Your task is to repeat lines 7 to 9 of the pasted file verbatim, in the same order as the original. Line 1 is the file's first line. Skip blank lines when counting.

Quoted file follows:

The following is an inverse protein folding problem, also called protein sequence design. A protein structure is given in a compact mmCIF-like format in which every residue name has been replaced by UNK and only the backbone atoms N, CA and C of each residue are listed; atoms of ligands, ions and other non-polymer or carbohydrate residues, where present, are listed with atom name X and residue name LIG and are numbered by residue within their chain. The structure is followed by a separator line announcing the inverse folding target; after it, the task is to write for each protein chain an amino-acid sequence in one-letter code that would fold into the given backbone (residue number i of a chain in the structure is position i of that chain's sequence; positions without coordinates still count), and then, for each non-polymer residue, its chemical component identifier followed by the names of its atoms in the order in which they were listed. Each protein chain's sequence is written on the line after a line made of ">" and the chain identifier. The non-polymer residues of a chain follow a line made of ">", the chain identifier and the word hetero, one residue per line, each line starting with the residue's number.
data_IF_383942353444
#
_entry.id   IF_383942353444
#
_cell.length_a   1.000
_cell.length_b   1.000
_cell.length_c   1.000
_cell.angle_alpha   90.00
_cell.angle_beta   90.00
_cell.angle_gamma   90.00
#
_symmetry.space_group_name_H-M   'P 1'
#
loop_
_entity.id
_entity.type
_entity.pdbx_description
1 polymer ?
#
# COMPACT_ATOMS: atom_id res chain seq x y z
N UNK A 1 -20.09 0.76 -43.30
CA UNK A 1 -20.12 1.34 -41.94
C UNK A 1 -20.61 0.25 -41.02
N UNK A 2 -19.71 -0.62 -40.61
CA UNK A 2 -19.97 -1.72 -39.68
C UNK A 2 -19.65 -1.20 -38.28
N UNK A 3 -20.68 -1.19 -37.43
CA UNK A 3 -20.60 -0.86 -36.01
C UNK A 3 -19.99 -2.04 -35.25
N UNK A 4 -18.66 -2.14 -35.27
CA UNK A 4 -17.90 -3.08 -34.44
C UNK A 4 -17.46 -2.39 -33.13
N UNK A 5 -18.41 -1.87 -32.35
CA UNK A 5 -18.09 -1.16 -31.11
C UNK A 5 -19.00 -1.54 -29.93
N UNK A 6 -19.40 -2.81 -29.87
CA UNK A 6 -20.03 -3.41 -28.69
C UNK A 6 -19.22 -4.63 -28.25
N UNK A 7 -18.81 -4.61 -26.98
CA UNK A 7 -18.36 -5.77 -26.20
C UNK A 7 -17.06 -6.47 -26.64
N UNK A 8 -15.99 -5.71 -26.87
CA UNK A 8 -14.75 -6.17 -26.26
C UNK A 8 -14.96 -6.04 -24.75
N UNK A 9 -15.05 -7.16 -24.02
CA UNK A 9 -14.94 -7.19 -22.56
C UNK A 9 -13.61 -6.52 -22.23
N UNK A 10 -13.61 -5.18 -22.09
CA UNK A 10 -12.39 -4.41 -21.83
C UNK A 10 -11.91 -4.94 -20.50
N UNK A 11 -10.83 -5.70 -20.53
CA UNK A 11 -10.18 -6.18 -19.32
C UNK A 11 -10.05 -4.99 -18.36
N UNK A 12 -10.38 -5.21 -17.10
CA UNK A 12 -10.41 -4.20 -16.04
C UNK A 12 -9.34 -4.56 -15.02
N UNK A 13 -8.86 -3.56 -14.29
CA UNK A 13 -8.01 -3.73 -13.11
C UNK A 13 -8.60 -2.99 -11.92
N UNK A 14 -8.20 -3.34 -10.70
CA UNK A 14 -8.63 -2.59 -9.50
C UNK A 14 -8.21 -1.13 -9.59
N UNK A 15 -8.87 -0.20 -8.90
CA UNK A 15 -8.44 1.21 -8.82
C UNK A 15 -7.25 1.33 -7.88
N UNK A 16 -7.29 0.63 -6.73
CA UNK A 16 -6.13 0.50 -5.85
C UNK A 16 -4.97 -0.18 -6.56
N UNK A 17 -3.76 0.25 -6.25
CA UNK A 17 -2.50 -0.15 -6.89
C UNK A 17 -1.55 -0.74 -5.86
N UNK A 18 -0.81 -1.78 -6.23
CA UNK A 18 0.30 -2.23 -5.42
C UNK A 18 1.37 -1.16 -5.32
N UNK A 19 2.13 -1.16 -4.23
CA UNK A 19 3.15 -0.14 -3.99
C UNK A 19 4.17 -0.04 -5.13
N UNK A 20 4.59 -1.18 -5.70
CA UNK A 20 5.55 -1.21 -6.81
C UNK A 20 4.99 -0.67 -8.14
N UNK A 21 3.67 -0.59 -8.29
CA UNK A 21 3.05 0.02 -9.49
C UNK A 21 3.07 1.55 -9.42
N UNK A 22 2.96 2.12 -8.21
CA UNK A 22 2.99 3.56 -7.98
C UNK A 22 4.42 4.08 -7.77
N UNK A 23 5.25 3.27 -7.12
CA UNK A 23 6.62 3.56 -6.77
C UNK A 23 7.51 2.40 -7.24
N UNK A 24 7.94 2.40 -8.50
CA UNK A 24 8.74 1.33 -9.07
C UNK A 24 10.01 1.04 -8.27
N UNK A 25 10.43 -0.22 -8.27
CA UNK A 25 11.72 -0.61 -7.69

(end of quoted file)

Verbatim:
_cell.length_b   1.000
_cell.length_c   1.000
_cell.angle_alpha   90.00